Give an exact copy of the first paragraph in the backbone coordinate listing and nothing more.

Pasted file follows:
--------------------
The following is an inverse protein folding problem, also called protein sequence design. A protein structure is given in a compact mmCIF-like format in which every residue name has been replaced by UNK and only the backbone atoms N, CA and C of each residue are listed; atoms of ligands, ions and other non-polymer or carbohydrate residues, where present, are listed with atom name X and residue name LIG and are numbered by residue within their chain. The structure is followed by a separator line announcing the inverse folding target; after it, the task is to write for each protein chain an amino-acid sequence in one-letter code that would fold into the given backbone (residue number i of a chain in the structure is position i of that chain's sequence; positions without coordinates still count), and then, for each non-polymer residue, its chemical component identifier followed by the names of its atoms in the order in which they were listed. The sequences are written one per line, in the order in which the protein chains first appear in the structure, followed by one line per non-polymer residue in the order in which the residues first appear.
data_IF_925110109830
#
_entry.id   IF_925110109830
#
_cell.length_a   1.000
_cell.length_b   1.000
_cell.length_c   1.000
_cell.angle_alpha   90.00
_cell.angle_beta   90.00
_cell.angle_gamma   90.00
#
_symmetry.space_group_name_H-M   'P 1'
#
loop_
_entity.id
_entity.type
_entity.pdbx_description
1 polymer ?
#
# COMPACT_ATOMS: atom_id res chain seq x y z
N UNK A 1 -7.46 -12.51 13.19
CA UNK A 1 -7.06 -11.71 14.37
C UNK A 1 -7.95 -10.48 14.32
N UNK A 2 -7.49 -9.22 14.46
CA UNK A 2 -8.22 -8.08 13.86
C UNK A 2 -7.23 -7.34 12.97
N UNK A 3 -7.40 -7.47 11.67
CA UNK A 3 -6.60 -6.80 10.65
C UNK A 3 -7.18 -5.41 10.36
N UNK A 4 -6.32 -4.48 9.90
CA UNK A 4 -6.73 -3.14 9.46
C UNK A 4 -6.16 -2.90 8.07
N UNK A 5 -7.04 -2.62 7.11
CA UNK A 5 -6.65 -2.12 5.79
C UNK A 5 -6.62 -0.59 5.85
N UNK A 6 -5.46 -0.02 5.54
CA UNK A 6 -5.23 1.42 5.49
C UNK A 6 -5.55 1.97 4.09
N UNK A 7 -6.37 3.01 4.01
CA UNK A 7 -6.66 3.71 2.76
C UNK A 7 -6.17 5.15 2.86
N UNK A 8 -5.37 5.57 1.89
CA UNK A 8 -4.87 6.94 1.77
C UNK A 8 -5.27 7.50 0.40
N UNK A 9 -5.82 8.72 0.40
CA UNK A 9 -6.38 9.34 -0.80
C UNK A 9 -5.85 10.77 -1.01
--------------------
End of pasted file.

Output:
The following is an inverse protein folding problem, also called protein sequence design. A protein structure is given in a compact mmCIF-like format in which every residue name has been replaced by UNK and only the backbone atoms N, CA and C of each residue are listed; atoms of ligands, ions and other non-polymer or carbohydrate residues, where present, are listed with atom name X and residue name LIG and are numbered by residue within their chain. The structure is followed by a separator line announcing the inverse folding target; after it, the task is to write for each protein chain an amino-acid sequence in one-letter code that would fold into the given backbone (residue number i of a chain in the structure is position i of that chain's sequence; positions without coordinates still count), and then, for each non-polymer residue, its chemical component identifier followed by the names of its atoms in the order in which they were listed. The sequences are written one per line, in the order in which the protein chains first appear in the structure, followed by one line per non-polymer residue in the order in which the residues first appear.